“I want to proclaim to my transgender siblings that I believe in a God who knows your name, even if that name hasn’t been chosen yet.”
Biblicists see the Bible as a flat text with equal authority given to all passages. They also tend to believe there is a Bible verse somewhere to answer every question imaginable.
The stress of living in an age of COVID-19 is revealing all of us to be more of who we have been. It is amplifying our personalities – for good or for ill. Normally hidden emotions now rise to the surface, and we are more easily laid bare.
Although I’m not quite ready to repent of it, I see that I’ve become one of those people who sees the world only through what suits me and my wants.
If you buy into the popular myth – and faulty metric – that a church should devote no more than 50 percent of its budget to personnel costs, you may risk starving your congregation of its energy or life force.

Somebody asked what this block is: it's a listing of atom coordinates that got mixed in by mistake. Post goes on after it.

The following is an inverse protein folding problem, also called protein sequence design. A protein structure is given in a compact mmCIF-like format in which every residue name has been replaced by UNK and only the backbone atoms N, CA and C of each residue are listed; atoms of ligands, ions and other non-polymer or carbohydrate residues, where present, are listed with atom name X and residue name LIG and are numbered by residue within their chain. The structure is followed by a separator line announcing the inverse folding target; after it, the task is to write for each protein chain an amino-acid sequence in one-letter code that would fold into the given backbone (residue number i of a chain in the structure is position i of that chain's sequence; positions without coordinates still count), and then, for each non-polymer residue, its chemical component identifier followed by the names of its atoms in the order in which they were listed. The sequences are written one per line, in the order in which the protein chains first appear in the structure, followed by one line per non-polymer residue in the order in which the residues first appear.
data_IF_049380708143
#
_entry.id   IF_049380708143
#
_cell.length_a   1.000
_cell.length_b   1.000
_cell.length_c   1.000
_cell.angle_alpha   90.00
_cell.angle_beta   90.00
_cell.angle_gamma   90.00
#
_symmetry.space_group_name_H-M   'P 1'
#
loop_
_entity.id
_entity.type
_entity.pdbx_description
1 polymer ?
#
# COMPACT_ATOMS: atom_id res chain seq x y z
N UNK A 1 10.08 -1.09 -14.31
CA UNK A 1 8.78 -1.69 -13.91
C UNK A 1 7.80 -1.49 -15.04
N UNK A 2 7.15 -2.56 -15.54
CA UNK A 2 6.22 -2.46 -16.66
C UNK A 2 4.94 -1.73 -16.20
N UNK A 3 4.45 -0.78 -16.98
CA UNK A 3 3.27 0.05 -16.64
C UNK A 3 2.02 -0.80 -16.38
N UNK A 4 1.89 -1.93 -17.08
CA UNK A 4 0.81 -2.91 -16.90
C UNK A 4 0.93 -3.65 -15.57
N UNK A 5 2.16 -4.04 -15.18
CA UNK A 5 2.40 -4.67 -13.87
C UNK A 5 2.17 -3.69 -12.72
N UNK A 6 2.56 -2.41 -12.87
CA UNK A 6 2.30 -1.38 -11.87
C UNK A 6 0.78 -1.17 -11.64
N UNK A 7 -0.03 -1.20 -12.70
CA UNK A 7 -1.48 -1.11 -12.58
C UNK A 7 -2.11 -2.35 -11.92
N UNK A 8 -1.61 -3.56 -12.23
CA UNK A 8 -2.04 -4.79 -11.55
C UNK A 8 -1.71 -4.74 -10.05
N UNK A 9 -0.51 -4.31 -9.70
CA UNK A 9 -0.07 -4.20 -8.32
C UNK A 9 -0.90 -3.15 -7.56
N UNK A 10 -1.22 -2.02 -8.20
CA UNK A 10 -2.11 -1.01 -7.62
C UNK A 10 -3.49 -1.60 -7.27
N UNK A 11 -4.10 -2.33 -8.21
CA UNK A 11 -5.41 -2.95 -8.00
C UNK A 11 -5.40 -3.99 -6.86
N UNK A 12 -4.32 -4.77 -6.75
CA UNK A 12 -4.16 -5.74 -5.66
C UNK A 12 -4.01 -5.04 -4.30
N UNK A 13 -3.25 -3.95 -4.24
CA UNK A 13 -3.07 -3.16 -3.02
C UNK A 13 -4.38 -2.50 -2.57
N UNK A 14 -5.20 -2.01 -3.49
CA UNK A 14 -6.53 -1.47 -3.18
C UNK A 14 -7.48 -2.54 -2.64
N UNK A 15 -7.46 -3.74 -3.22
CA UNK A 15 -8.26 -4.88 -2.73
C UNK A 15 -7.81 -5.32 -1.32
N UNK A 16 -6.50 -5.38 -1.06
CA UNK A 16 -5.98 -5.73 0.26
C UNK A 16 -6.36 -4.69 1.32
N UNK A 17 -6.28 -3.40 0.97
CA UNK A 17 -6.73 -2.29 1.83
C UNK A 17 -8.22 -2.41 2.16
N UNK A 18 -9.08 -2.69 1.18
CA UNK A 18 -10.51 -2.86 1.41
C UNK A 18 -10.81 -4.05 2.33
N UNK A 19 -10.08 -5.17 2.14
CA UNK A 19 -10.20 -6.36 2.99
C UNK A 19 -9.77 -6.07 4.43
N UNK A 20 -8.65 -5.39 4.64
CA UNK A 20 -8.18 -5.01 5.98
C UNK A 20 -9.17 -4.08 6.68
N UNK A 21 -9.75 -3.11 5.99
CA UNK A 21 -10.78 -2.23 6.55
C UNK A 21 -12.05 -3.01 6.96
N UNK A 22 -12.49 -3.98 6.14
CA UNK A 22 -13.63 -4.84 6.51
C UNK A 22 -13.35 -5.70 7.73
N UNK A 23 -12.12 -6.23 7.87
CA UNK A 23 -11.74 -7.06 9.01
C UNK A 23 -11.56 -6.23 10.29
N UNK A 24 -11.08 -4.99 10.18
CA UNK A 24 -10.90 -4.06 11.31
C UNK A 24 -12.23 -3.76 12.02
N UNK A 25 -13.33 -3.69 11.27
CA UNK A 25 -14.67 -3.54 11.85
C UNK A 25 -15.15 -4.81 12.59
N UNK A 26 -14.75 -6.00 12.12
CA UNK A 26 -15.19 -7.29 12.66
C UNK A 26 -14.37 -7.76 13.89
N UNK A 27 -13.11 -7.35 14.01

A friend quoted from memory lines from Langston Hughes’ poem, “Mother to Son.” I was reminded that it is the very definition of white privilege to think we can just sit down on the stairs because the work of racial justice is hard.
What troubles me most about the people I meet for the first time at the cemetery is how many of them failed to live life beyond basic expectations.
How my spinal cord injury happened during routine surgery two years ago hasn’t mattered to me for a good while; but the why and wherefore still get me. Now I’m just angry. And being a good Christian, I feel guilty for being angry.
Congregations that open themselves to full participation by those in the LGBTQ community are likely to begin hearing the other side of the story they have missed for so long, and that story includes a lot of hidden pain.